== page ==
DNO: Executive Director of the Regional Security System (RSS) Commodore Errington Shurland is expressing concerns over an increase in gun violence in Caribbean member states.
Speaking at the 40th RSS Council of Ministers’ meeting in Grenada on Wednesday, he said the matter is having a “deleterious” effect on some of these states.
“This violence is taking a rather heavy toll on our societies, not only in respect of loss of life but also with injuries and psychological trauma,” he stated.
To tackle the problem, Shurland is suggesting the application of “hard and soft responses through a whole of society approach.”
“Soft, through constant, positive messaging to our young people with the aid of social development programs that consistently target troubled youth and programs that address issues related to recidivism,” he stated.
Shurland said hard responses include the commitment to put in place the necessary infrastructure to secure borders and to prevent guns from entering the different islands and the region.
He pointed out it is also important for the region to address the issue of corruption in relation to gun violence.
“I say corruption because I believe the only way that these guns can get into our countries is through our borders and through individuals who facilitate such actions,” he remarked.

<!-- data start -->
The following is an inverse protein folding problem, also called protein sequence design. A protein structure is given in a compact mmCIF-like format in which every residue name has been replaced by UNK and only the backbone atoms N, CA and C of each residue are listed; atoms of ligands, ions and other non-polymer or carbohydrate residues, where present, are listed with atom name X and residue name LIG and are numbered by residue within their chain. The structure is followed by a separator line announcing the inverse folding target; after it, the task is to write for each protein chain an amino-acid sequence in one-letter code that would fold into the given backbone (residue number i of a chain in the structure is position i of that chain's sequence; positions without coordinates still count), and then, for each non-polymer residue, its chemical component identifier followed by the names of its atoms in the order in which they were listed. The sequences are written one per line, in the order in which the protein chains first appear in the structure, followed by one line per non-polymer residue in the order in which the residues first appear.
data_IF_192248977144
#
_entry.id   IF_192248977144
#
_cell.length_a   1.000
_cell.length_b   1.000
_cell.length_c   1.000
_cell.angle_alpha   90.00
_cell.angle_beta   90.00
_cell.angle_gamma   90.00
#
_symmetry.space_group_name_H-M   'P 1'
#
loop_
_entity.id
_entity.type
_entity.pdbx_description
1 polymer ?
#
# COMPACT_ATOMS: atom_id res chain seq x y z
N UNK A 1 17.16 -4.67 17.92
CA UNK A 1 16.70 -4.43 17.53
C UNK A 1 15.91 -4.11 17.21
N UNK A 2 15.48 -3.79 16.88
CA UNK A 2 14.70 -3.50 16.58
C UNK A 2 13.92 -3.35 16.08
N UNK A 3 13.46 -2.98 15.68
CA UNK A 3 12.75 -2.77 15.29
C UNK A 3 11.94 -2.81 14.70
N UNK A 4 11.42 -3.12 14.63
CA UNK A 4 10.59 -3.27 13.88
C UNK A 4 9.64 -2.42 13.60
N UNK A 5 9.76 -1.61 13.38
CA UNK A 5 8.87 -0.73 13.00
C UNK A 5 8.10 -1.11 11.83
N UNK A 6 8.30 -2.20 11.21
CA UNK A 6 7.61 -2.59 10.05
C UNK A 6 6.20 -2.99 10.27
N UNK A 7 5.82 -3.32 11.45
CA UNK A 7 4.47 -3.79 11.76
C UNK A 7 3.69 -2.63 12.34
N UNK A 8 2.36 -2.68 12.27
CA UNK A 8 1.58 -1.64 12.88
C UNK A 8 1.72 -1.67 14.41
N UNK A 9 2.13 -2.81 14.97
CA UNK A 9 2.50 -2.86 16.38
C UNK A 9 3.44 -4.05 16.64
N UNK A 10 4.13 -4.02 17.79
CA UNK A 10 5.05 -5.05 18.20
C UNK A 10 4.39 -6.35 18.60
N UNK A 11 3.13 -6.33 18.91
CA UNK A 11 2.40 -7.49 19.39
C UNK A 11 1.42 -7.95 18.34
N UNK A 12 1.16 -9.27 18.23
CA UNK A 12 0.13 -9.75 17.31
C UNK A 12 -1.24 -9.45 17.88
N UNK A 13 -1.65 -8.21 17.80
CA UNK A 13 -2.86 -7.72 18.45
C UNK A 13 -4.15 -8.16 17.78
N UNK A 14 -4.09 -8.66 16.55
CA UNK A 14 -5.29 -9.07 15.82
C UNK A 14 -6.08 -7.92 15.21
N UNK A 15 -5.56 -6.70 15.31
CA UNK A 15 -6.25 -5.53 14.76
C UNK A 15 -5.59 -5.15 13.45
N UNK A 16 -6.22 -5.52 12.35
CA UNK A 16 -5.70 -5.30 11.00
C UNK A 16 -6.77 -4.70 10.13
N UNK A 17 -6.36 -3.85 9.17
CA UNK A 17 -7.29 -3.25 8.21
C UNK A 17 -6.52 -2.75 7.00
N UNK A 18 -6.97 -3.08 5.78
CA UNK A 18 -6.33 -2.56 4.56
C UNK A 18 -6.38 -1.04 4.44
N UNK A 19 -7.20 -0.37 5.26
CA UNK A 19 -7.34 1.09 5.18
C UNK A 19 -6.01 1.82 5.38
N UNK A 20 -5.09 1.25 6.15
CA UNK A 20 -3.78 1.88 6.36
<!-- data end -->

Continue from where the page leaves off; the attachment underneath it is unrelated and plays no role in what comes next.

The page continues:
Shurland pointed that the RSS is looking forward to assist member states in diagnosing crime and security problems through the Regional Crime Observatory.
“We will continue to implement and assist with anti-corruption programs and we will continue to assist and enhance the border security framework through robust assessments and adjustments through the coordinated response model,” he said.
Meanwhile, Prime Minister of Grenada and Chairman of the RSS Council of Ministers, Dickon Mitchell, said the easy access to firearms is one of the greatest threats the region currently faces.
He stated that various criminal activities coming from the use of illegal firearms have far-reaching and negative impact on people and the society.
He pointed to recent events in St Lucia and also in Grenada which he said highlights the challenge the region faces in terms of gun violence.
“Even as we speak, the RSS has been deployed to assist the country of St Lucia to assist in restoring order and calm to a section of the country that has recently experienced a spike in gun-related criminal activity,” he stated.
He also pointed to an incident in Grenada which he said took place on Tuesday night where a person was shot execution style.
“I have the sad and unfortunate news of reporting that last night Grenada suffered a gun-related homicide with at least six shots being fired resulting in a fatality,” he said. “A preliminary indication may suggest that this was an execution-style hit and the perpetrator may not have been from Grenada.”
The RSS was formed in October 1982 out of a need for a collective response to security threats.
Presently, the RSS member states include Antigua and Barbuda, Barbados, Dominica, Grenada, Guyana, St Kitts and Nevis, St Lucia and St Vincent and the Grenadines.
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